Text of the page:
The Vuelta a Burgos is a stage race held in the autonomous region of Castile and León in northern Spain. The race was formerly a national competition, but was promoted to a World Tour level event in 2021, when it was won by Anna van der Breggen.
This year, the seventh edition of the race takes place from 19th-22nd May, and it’s the second Spanish stage race in as many weeks, following hot on the heels of the inaugural Itzulia Women, and featuring largely the same cast of teams and riders.
With a mix of flat and hilly stages, there is enough packed into the four days to suit sprinters, puncheurs and climbers. However, with only relatively small ascents to contend with in the first three days, the general classification is likely to come down to the final climb on stage 4.
Pedrosa del Principe – Aranda de Deuero (121.9km)
The first stage begins to the west of Burgos and works its way south across undulating terrain. The riders have only one climb to tackle, the category 3 Coto Gallo, and it comes early on in the stage, meaning it’s unlikely to have any impact on the composition of the peloton. This first stage is almost guaranteed to end in a bunch sprint, and will have little to no impact at all on the overall standings.
Sasamón – Aguilar de Campoo (129km)
Once again, the day begins to the west of Burgos, but on stage 2 the peloton will travel north, towards the Montana Palatina national park. There are two category three climbs along the route but, with enough time for the peloton to regroup, another potential sprint will be on the cards.
Medina de Pomar – Ojo Guareña (113.4)
This short, punchy stage should bring the race to life. Once again there are just two categorised climbs, both category three rated, but the placement of these is much more significant than the previous day – the first comes with just under 20km remaining, and is likely to cause attacks to fire off the front of the bunch. If the first climb doesn’t break up the bunch, the summit finish almost certainly will, with a puncheur favoured to take the honours and possibly open up a gap on the general classification.
Covarrubias – Lagunas de Neila (125.1km)
The final stage of the race features a monster climb at its conclusion which will decide the outcome of the general classification. The peloton will face two category three ascents before they arrive at the final climb. The ascent up to Lagunas de Neila at the finish is a huge challenge, classified ‘especial’ by the Spanish grading system. It is 16km in length with an average gradient of around 4.8%, but with the toughest segment coming 3km before the finish, the riders will suffer all the way to the finish line.
With stage racing well underway, the riders taking on Vuelta a Burgos are likely to be a largely similar to the group who raced Itzulia Women the previous week.
Image: Zac Williams/SWpix
All the top teams will be present at the race, and they don’t come much bigger than SD Worx, who will as always be expected to perform well, both in terms of individual stage wins and the overall classification. Lotte Kopecky returns to the team and will have her sights set on both sprinting and punchy stages, and Ashleigh Moolman Pasio, riding her last season with the team, will be one of the top favourites to take the honours on the final stage, and potentially the overall classification.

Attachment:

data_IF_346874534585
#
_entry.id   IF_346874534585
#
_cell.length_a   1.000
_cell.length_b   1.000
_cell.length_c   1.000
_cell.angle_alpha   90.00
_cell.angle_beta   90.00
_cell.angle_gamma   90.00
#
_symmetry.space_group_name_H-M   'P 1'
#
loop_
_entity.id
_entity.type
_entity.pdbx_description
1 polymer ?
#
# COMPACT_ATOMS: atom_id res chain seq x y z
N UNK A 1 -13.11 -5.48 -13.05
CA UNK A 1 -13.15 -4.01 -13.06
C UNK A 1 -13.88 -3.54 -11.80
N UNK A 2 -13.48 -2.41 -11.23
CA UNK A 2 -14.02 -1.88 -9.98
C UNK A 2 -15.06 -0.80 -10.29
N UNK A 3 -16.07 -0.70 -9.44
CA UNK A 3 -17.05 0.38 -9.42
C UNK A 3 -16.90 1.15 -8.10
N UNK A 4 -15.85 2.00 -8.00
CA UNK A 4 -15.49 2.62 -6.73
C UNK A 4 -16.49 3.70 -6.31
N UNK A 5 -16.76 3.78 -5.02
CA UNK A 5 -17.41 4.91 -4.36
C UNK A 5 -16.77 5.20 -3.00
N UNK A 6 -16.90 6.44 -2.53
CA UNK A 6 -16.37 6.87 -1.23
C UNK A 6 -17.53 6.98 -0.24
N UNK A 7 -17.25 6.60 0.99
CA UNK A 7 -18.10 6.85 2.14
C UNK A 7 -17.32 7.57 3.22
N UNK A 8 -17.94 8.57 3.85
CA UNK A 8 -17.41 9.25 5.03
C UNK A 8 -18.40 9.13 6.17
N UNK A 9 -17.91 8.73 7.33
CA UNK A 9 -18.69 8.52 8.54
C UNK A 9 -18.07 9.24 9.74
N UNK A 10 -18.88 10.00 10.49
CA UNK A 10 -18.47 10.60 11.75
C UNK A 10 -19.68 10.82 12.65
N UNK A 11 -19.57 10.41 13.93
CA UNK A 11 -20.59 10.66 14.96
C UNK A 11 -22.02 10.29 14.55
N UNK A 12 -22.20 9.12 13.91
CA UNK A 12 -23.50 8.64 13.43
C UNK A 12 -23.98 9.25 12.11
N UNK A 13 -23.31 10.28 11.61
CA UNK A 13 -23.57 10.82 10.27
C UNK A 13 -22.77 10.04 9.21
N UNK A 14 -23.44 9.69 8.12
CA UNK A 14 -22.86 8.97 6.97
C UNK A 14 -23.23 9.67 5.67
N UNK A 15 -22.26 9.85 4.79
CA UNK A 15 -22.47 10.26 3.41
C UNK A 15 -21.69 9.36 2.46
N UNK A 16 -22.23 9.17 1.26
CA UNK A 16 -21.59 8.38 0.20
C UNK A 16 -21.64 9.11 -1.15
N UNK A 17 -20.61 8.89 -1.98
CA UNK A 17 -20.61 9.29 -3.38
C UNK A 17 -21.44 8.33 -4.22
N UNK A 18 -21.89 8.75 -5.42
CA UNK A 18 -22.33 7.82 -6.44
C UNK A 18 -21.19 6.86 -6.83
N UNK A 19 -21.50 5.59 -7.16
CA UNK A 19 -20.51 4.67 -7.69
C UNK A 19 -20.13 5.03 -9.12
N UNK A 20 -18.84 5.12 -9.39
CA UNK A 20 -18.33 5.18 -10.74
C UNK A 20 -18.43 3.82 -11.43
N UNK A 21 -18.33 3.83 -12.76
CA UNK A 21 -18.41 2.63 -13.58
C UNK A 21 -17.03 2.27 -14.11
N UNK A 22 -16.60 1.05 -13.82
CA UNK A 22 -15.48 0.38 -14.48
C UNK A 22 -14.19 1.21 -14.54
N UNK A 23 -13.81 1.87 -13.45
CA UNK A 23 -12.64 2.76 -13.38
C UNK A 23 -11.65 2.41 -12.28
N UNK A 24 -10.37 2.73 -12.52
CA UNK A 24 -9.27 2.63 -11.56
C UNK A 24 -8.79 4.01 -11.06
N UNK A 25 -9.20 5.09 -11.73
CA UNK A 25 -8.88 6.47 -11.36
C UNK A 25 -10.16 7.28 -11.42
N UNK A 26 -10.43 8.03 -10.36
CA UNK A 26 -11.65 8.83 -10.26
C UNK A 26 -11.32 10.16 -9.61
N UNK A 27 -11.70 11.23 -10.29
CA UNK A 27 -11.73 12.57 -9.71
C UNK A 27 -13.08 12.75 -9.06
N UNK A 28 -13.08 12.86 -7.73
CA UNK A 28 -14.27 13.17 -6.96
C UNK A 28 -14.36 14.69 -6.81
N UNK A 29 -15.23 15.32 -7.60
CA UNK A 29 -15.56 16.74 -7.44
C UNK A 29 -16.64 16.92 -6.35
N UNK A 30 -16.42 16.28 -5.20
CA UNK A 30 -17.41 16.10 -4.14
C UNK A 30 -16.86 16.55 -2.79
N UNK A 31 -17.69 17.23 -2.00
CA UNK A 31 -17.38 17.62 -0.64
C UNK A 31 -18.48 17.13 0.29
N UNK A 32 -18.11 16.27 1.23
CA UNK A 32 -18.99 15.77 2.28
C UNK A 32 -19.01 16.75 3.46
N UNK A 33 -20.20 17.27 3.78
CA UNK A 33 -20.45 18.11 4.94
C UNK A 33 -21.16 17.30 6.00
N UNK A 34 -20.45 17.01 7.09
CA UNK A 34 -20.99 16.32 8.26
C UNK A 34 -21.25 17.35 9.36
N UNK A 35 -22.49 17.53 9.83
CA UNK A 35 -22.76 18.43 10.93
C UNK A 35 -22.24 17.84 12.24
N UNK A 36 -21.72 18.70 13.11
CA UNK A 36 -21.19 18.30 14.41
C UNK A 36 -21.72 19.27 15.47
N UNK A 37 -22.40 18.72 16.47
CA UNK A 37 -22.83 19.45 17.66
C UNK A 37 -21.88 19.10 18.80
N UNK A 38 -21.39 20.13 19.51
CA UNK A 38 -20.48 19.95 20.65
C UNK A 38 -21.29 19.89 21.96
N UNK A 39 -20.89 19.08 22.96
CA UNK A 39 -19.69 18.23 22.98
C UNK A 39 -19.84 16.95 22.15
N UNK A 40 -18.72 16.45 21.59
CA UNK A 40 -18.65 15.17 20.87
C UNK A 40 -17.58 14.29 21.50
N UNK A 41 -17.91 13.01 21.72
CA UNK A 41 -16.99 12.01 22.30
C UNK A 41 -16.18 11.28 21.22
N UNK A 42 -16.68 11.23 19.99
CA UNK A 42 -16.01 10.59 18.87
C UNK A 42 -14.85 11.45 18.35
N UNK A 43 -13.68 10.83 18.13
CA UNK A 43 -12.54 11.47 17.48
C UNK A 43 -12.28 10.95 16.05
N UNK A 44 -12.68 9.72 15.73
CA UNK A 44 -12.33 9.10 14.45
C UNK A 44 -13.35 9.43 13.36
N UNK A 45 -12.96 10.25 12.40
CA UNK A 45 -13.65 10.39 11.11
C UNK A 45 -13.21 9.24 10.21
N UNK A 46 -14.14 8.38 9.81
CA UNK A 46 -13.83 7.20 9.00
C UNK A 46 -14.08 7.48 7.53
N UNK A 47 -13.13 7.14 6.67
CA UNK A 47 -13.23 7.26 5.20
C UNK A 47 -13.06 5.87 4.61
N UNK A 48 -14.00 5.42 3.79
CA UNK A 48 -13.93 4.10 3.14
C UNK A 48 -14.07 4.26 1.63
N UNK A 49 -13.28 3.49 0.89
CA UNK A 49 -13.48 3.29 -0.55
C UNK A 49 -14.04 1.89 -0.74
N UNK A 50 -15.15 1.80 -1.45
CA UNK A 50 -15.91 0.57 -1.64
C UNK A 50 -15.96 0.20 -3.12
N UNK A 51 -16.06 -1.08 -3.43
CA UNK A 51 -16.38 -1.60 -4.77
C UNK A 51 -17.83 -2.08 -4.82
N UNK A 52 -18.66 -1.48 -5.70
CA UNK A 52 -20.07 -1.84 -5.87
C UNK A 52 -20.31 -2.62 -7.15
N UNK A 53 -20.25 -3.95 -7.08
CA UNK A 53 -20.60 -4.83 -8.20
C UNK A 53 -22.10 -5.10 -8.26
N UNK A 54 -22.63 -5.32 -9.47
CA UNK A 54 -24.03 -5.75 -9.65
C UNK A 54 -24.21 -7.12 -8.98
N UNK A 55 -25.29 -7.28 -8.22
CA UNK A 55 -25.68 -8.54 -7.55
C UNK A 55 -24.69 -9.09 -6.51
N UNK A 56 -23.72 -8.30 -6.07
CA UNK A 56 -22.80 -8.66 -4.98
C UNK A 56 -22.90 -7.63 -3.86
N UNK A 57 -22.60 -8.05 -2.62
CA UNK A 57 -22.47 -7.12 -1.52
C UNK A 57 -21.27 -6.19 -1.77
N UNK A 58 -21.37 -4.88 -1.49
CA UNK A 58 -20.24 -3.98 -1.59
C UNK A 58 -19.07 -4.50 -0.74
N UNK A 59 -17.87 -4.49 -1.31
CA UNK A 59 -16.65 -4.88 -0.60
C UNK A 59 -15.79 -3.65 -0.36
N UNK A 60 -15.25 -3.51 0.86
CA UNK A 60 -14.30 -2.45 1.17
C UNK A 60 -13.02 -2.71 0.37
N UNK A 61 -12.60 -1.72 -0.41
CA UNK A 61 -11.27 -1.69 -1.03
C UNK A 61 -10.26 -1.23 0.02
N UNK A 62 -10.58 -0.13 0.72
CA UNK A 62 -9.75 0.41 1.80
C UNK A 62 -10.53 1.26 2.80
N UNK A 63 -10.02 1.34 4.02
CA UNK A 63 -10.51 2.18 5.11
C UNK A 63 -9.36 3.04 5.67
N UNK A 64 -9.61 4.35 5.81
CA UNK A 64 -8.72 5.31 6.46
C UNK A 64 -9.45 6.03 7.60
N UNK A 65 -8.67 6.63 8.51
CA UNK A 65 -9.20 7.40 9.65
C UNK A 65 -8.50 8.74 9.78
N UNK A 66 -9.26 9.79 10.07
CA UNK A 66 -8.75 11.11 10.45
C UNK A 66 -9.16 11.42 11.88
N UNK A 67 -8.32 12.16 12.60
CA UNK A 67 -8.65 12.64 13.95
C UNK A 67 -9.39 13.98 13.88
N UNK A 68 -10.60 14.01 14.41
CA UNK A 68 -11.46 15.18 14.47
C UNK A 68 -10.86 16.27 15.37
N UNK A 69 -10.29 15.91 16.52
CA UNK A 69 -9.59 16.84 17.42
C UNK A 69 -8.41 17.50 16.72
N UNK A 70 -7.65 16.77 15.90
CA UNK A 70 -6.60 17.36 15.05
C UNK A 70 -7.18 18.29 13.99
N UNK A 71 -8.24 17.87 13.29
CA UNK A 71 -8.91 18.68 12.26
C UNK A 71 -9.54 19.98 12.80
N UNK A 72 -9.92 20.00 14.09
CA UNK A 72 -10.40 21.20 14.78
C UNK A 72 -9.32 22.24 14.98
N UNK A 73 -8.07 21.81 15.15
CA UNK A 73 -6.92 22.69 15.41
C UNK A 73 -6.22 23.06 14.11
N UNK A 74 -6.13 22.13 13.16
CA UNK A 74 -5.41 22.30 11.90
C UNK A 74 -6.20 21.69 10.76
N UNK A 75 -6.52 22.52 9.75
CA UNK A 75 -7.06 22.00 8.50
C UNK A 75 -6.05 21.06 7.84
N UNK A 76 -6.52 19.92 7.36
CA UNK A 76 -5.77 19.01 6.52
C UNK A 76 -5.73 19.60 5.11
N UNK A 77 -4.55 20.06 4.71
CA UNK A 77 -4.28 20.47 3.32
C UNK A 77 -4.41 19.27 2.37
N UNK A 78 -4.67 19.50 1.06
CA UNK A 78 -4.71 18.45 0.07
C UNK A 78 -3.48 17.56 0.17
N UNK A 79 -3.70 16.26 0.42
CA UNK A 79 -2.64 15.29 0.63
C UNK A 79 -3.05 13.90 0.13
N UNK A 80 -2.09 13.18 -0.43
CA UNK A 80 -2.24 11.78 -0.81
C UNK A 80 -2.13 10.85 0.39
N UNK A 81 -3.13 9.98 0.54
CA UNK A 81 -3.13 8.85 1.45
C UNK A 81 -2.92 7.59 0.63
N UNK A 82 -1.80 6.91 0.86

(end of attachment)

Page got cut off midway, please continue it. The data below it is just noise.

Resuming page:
FDJ Nouvelle-Acquitaine-Futuroscope have been arguably the team of the season so far with Marta Cavalli on top form, taking two of the three wins in the Ardennes. She will be hoping to add to her victories in Spain, and she will be supported by a strong team including the ever-lively Aussie Brodie Chapman, as well as French national champion and strong climber Évita Muzic.
Liane Lippert will also be one to watch – the Team DSM rider loves to go on the attack and has been there or thereabouts in a number of big races so far this season. Her teammate Juliette Labous could also perform well.
Canyon//SRAM’s climbing detail include Pauliena Rooijakkers, who animated races in the Ardennes and Swiss rider Elise Chabbey. Trek-Segafredo, by contrast, bring less pure climbers, focusing on punchier riders like Lucinda Brand and Shirin van Anrooij.
Image: Zac Williams/SWpix
Team BikeExchange’s Ane Santesteban has looked good so far this season, with a top ten at La Fleche Wallonne and two second places in the past couple of weeks at Spanish races. She will be keen to perform well on home turf, as will with the Spanish team of Movistar, who will rely on the likes of Katrine Allerud and Paula Patiño to bring in the wins. The latter has had a good week at the Spanish Pro races over the past couple of weeks.
Emma Norsgaard will return to racing for Movistar and is one to watch for the fast finishes, as is her Italian teammate Barbara Guarischi.
Although there are opportunities for sprinters and punchers to claim stage wins, it will likely be a climber who takes the overall victory in Burgos. In her final season of riding, and with a strong team alongside her, we predict that Ashleigh Moolman Pasio will target the race as one last opportunity for individual glory.
Cover image: Getty